But it also motivates the unilateralism that characterizes US policy when it comes to the Middle East. In the peace talks the UN is kept out, the EC is there only theatrically. Washington not only does not want Saddam Hussein setting the agenda, but also wants to forestall the day when the Europeans or the Japanese can exercise substantial leverage either. Even though the need may be greatest there for the sort of cooperative security regime you advocate, it’s going to be one of the last places to see this sort of arrangement, precisely because Washington wants to set the agenda there.

That’s certainly the way the US behaves. We don’t welcome any major competitive involvement. Part of it is because of the resonance of the Middle East in US domestic politics: Washington is held accountable for what happens there more than in any other part of the globe.

If the US were seriously interested in a negotiated Arab-Israeli solution at any time over the last 20 years, it could have brought in the European Community.

Very true. If one is contemplating a settlement worthy of the word, then your instinct would be to bring in the other forces that count — allies and adversaries. You’d want that international leverage and accept some sort of generalizing of US power in order to get that settlement. By trying to run it ourselves we project different designs.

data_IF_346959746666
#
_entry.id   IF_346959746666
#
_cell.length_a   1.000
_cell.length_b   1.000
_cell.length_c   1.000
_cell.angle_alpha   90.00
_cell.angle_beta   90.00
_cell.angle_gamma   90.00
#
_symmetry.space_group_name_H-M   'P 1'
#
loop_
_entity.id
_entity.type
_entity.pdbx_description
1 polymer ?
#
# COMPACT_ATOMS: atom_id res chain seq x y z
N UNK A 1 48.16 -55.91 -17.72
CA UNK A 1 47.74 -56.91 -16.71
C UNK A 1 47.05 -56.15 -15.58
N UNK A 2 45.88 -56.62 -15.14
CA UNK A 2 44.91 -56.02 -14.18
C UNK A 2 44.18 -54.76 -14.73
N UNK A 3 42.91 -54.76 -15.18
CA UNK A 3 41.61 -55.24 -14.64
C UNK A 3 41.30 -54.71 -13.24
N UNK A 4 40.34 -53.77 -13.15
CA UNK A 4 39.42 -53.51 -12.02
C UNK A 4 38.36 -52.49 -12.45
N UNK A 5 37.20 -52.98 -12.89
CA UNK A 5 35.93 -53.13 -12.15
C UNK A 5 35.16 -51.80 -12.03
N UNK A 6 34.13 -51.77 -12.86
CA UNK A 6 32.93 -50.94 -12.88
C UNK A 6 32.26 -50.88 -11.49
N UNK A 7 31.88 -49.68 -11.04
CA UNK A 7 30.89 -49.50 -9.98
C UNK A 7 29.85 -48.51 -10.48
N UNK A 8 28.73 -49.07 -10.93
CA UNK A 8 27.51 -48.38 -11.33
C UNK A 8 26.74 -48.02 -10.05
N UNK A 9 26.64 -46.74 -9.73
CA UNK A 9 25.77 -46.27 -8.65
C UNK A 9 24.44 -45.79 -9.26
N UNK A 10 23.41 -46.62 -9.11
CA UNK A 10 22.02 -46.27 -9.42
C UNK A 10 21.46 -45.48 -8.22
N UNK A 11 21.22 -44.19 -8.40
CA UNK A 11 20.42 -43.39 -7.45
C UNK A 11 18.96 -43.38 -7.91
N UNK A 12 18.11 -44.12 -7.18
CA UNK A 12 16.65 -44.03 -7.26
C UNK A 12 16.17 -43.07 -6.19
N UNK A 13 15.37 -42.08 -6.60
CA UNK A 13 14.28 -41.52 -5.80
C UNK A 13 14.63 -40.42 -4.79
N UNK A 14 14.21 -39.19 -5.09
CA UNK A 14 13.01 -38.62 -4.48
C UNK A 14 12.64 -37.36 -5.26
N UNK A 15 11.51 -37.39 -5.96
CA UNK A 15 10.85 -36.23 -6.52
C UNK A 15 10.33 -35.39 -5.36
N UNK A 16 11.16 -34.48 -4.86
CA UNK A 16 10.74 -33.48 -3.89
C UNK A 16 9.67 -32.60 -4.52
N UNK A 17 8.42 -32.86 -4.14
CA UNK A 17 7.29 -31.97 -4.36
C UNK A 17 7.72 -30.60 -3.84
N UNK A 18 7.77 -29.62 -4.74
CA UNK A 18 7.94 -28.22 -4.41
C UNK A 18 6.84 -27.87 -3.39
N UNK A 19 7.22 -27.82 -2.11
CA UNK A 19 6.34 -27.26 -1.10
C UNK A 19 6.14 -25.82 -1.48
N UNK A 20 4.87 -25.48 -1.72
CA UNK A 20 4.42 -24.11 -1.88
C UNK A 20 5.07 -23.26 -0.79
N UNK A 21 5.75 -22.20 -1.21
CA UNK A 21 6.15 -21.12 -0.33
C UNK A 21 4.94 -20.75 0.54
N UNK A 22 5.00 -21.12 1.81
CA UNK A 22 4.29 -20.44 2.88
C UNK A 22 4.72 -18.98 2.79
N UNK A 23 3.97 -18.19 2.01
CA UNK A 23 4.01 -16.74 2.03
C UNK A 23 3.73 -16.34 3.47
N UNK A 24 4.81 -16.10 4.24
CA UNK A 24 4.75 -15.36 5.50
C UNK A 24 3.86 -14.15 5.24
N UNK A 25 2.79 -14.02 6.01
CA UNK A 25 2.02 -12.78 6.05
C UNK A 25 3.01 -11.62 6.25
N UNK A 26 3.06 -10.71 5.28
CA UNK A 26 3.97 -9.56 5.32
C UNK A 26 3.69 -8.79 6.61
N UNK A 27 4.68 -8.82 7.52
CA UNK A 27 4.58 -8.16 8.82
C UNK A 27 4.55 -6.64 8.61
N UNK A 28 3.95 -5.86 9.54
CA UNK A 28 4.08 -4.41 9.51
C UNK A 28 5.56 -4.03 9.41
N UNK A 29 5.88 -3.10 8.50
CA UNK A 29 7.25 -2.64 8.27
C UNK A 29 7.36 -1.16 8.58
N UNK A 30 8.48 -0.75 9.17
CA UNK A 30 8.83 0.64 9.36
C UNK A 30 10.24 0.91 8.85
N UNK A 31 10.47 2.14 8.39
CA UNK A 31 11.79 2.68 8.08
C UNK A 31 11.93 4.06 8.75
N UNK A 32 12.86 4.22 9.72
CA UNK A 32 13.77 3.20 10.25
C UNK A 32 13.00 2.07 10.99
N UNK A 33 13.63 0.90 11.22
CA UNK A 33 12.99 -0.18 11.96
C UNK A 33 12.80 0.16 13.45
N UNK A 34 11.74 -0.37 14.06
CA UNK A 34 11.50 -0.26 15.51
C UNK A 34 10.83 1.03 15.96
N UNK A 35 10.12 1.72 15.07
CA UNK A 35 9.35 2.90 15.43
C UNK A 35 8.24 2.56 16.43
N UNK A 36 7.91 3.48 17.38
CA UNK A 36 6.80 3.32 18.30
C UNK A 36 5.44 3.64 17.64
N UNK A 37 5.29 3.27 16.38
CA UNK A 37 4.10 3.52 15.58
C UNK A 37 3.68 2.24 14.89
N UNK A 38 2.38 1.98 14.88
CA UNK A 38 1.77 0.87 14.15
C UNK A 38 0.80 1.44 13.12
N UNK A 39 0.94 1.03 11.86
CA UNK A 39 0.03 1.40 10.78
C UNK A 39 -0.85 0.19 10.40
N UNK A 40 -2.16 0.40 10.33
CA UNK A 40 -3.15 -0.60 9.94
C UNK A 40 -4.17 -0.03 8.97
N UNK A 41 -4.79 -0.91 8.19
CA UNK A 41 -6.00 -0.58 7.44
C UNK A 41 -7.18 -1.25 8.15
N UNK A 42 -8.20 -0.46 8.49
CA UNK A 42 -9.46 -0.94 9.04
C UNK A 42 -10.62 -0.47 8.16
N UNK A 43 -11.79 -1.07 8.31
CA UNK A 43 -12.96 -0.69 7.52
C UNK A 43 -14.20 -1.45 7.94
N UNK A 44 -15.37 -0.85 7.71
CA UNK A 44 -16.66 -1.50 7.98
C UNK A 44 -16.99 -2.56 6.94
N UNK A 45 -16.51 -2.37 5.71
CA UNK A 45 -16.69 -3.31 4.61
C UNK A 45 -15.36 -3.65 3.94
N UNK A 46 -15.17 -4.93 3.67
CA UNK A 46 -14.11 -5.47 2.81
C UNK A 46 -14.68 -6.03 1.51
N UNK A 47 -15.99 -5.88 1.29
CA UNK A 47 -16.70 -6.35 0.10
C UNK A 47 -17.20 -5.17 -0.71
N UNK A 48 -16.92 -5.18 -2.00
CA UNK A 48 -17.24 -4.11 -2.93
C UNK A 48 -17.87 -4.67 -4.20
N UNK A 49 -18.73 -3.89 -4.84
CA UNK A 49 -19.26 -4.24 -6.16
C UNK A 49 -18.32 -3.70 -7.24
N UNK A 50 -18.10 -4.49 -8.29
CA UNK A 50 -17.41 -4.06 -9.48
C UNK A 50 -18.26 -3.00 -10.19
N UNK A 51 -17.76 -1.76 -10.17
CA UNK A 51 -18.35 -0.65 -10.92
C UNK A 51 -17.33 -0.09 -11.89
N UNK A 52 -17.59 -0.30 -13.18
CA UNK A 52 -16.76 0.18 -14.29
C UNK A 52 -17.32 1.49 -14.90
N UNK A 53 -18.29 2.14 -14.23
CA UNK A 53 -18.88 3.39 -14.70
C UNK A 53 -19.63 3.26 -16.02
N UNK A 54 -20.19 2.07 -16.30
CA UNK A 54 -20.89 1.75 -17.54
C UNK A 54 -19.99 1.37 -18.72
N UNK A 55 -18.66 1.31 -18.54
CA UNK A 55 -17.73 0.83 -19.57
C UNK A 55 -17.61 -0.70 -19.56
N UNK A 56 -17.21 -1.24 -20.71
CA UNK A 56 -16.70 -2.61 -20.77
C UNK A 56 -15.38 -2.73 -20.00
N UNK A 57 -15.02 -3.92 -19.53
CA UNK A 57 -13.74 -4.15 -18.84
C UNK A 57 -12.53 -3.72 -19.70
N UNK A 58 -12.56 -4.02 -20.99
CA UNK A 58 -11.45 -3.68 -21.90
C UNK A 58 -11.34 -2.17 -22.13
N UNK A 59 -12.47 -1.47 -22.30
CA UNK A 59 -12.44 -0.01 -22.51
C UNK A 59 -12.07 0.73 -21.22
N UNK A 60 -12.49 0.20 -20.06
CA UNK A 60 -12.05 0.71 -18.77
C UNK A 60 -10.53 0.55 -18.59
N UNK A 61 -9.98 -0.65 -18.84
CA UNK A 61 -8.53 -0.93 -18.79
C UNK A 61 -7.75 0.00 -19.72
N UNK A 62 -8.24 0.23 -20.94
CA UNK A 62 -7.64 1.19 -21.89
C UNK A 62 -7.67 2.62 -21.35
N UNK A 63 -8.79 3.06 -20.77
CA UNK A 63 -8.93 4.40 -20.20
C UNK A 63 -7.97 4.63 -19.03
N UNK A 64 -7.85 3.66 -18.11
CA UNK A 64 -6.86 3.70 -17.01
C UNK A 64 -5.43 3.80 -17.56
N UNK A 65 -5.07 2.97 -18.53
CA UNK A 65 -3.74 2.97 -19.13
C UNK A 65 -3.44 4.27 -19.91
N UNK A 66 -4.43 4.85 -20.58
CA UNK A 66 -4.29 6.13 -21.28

Do you see any hopeful signs on the proliferation issue?

It’s early to say that real progress is occurring, but there’s some reason to be hopeful. The facilitating and accelerating conditions — the disintegration of the Soviet military — have raised consciousness that the underlying problem is loss of control. Outside pressure and confrontation will only exacerbate the problem. You have to get constructively involved, with a rationale spelling out mutual benefit. It can’t be an exercise in intimidation. The issue is not victory.

On this matter of warhead decommission, the Russians have welcomed US involvement: We’ve been handling nuclear warheads a long time, they’ve said, but we do need an investment of additional resources here. However, it’s got to be balanced: We should have some involvement on your side as well. This needs to be a partnership. Washington understands that well enough to embrace this cooperative logic at least to the extent of coping with this occasion. Not because they like it but because they can’t sidestep it.

The driving mechanism is coming from the bottom up, and outside the Middle East. If that mechanism proceeds, Asia is the next step. To the extent this happens rapidly and systematically, it provides a very different backdrop for dealing with the Middle East. The action is now in eastern Europe.

If you get drawn into creating an arrangement to handle the outcome in Russia, and you extend the arrangement to Asia because you need to in order to make it work in Russia, then you can end up with a cooperative arrangement something like I’ve described. You get India and Pakistan on board, and then deal with the Middle East. At the point where you’ve got the arrangement formulated for Europe and Asia, inducing Middle East countries to go along becomes a lot more feasible.